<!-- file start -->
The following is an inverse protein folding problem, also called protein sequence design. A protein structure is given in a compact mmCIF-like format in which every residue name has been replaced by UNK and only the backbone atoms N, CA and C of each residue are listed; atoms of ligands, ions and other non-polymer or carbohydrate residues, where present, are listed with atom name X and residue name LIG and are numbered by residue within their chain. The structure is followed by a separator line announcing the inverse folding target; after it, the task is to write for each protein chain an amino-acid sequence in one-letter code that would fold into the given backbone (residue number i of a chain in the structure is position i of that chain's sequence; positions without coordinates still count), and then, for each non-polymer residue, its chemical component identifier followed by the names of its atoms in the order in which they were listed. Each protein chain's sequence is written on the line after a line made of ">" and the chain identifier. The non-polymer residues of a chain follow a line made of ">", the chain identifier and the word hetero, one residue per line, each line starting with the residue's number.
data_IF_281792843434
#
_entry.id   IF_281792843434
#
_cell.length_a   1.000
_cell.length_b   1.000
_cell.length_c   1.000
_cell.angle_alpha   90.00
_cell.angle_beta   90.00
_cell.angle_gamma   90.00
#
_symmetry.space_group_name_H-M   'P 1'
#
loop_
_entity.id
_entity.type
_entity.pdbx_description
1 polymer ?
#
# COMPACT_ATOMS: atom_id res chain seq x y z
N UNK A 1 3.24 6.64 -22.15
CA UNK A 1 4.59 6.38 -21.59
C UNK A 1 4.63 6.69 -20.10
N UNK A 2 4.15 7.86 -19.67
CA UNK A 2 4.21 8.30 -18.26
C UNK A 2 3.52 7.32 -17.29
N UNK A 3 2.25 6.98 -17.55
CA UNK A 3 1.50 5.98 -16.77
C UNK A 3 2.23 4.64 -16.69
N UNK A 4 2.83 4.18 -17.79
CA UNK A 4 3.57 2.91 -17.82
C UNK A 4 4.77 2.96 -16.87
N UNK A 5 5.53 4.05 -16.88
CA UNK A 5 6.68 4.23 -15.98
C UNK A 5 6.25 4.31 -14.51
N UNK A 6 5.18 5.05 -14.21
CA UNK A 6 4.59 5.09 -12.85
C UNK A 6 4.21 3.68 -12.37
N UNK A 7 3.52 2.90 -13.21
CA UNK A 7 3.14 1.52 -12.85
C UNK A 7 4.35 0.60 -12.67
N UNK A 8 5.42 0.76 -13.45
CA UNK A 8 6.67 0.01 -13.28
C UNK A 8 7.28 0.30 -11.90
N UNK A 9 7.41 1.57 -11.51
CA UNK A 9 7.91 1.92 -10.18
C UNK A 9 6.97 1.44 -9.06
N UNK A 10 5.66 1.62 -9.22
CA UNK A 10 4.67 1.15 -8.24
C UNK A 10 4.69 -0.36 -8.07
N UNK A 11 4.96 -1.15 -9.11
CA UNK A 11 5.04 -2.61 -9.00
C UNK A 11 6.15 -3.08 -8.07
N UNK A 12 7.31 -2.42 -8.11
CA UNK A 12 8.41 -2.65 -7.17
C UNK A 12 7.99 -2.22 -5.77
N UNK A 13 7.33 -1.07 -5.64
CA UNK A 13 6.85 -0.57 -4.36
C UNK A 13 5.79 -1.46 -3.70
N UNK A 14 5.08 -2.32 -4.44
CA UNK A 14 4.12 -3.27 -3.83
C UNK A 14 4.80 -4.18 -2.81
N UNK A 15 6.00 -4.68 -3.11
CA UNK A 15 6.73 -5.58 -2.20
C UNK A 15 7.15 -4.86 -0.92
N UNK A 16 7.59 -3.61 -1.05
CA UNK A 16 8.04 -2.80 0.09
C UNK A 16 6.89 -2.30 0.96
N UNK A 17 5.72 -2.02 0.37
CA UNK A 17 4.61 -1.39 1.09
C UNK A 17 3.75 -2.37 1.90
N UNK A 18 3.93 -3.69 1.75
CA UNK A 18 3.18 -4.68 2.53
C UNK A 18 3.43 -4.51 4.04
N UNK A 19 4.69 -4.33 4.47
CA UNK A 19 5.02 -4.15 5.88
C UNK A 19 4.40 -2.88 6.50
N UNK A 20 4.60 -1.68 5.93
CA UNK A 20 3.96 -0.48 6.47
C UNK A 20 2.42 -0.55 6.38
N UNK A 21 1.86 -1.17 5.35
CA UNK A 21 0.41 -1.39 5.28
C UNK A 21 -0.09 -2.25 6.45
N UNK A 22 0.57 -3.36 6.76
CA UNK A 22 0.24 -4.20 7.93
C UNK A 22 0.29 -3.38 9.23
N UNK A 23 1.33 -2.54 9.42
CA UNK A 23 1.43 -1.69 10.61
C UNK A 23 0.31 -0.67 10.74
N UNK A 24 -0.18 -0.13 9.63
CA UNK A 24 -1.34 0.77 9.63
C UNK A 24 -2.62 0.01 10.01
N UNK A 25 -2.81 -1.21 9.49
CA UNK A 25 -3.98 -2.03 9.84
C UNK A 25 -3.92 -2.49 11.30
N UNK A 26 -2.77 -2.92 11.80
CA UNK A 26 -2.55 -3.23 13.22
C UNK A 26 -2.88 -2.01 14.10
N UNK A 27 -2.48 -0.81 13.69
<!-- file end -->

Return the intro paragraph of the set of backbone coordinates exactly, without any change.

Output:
The following is an inverse protein folding problem, also called protein sequence design. A protein structure is given in a compact mmCIF-like format in which every residue name has been replaced by UNK and only the backbone atoms N, CA and C of each residue are listed; atoms of ligands, ions and other non-polymer or carbohydrate residues, where present, are listed with atom name X and residue name LIG and are numbered by residue within their chain. The structure is followed by a separator line announcing the inverse folding target; after it, the task is to write for each protein chain an amino-acid sequence in one-letter code that would fold into the given backbone (residue number i of a chain in the structure is position i of that chain's sequence; positions without coordinates still count), and then, for each non-polymer residue, its chemical component identifier followed by the names of its atoms in the order in which they were listed. Each protein chain's sequence is written on the line after a line made of ">" and the chain identifier. The non-polymer residues of a chain follow a line made of ">", the chain identifier and the word hetero, one residue per line, each line starting with the residue's number.